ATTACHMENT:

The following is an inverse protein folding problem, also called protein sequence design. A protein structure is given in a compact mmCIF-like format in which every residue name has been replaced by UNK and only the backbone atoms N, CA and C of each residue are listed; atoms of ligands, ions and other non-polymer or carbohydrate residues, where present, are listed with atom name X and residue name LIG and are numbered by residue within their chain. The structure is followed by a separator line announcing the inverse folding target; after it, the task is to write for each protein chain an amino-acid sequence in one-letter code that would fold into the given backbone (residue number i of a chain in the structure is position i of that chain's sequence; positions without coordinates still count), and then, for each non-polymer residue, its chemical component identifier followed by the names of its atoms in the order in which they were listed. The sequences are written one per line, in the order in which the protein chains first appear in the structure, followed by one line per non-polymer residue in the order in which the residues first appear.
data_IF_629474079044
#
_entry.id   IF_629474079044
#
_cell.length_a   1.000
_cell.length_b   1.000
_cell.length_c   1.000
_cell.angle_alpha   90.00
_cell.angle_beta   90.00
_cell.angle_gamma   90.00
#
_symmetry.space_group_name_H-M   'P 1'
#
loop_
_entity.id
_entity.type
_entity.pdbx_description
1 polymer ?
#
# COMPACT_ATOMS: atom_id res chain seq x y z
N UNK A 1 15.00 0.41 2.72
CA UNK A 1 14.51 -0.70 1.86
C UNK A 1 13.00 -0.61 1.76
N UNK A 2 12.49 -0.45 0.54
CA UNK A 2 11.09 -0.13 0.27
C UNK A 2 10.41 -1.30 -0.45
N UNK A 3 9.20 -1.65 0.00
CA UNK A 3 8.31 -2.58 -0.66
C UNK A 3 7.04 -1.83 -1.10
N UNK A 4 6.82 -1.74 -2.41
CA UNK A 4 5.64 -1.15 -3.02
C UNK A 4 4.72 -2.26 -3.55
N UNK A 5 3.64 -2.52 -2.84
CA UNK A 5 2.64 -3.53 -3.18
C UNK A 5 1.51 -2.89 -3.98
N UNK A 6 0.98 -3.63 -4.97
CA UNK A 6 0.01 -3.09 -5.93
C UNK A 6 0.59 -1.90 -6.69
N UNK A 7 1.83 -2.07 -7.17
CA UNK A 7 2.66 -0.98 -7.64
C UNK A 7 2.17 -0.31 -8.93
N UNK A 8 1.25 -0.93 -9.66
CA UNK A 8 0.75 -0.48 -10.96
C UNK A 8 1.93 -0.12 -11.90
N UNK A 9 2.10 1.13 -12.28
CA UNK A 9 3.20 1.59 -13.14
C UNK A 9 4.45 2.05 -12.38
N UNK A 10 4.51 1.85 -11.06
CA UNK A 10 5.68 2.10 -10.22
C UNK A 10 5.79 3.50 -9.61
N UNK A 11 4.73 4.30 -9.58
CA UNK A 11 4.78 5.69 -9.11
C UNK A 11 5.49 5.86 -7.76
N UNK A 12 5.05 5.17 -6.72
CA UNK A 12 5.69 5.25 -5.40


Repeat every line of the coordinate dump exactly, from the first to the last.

The following is an inverse protein folding problem, also called protein sequence design. A protein structure is given in a compact mmCIF-like format in which every residue name has been replaced by UNK and only the backbone atoms N, CA and C of each residue are listed; atoms of ligands, ions and other non-polymer or carbohydrate residues, where present, are listed with atom name X and residue name LIG and are numbered by residue within their chain. The structure is followed by a separator line announcing the inverse folding target; after it, the task is to write for each protein chain an amino-acid sequence in one-letter code that would fold into the given backbone (residue number i of a chain in the structure is position i of that chain's sequence; positions without coordinates still count), and then, for each non-polymer residue, its chemical component identifier followed by the names of its atoms in the order in which they were listed. The sequences are written one per line, in the order in which the protein chains first appear in the structure, followed by one line per non-polymer residue in the order in which the residues first appear.
data_IF_629474079044
#
_entry.id   IF_629474079044
#
_cell.length_a   1.000
_cell.length_b   1.000
_cell.length_c   1.000
_cell.angle_alpha   90.00
_cell.angle_beta   90.00
_cell.angle_gamma   90.00
#
_symmetry.space_group_name_H-M   'P 1'
#
loop_
_entity.id
_entity.type
_entity.pdbx_description
1 polymer ?
#
# COMPACT_ATOMS: atom_id res chain seq x y z
N UNK A 1 15.00 0.41 2.72
CA UNK A 1 14.51 -0.70 1.86
C UNK A 1 13.00 -0.61 1.76
N UNK A 2 12.49 -0.45 0.54
CA UNK A 2 11.09 -0.13 0.27
C UNK A 2 10.41 -1.30 -0.45
N UNK A 3 9.20 -1.65 0.00
CA UNK A 3 8.31 -2.58 -0.66
C UNK A 3 7.04 -1.83 -1.10
N UNK A 4 6.82 -1.74 -2.41
CA UNK A 4 5.64 -1.15 -3.02
C UNK A 4 4.72 -2.26 -3.55
N UNK A 5 3.64 -2.52 -2.84
CA UNK A 5 2.64 -3.53 -3.18
C UNK A 5 1.51 -2.89 -3.98
N UNK A 6 0.98 -3.63 -4.97
CA UNK A 6 0.01 -3.09 -5.93
C UNK A 6 0.59 -1.90 -6.69
N UNK A 7 1.83 -2.07 -7.17
CA UNK A 7 2.66 -0.98 -7.64
C UNK A 7 2.17 -0.31 -8.93
N UNK A 8 1.25 -0.93 -9.66
CA UNK A 8 0.75 -0.48 -10.96
C UNK A 8 1.93 -0.12 -11.90
N UNK A 9 2.10 1.13 -12.28
CA UNK A 9 3.20 1.59 -13.14
C UNK A 9 4.45 2.05 -12.38
N UNK A 10 4.51 1.85 -11.06
CA UNK A 10 5.68 2.10 -10.22
C UNK A 10 5.79 3.50 -9.61
N UNK A 11 4.73 4.30 -9.58
CA UNK A 11 4.78 5.69 -9.11
C UNK A 11 5.49 5.86 -7.76
N UNK A 12 5.05 5.17 -6.72
CA UNK A 12 5.69 5.25 -5.40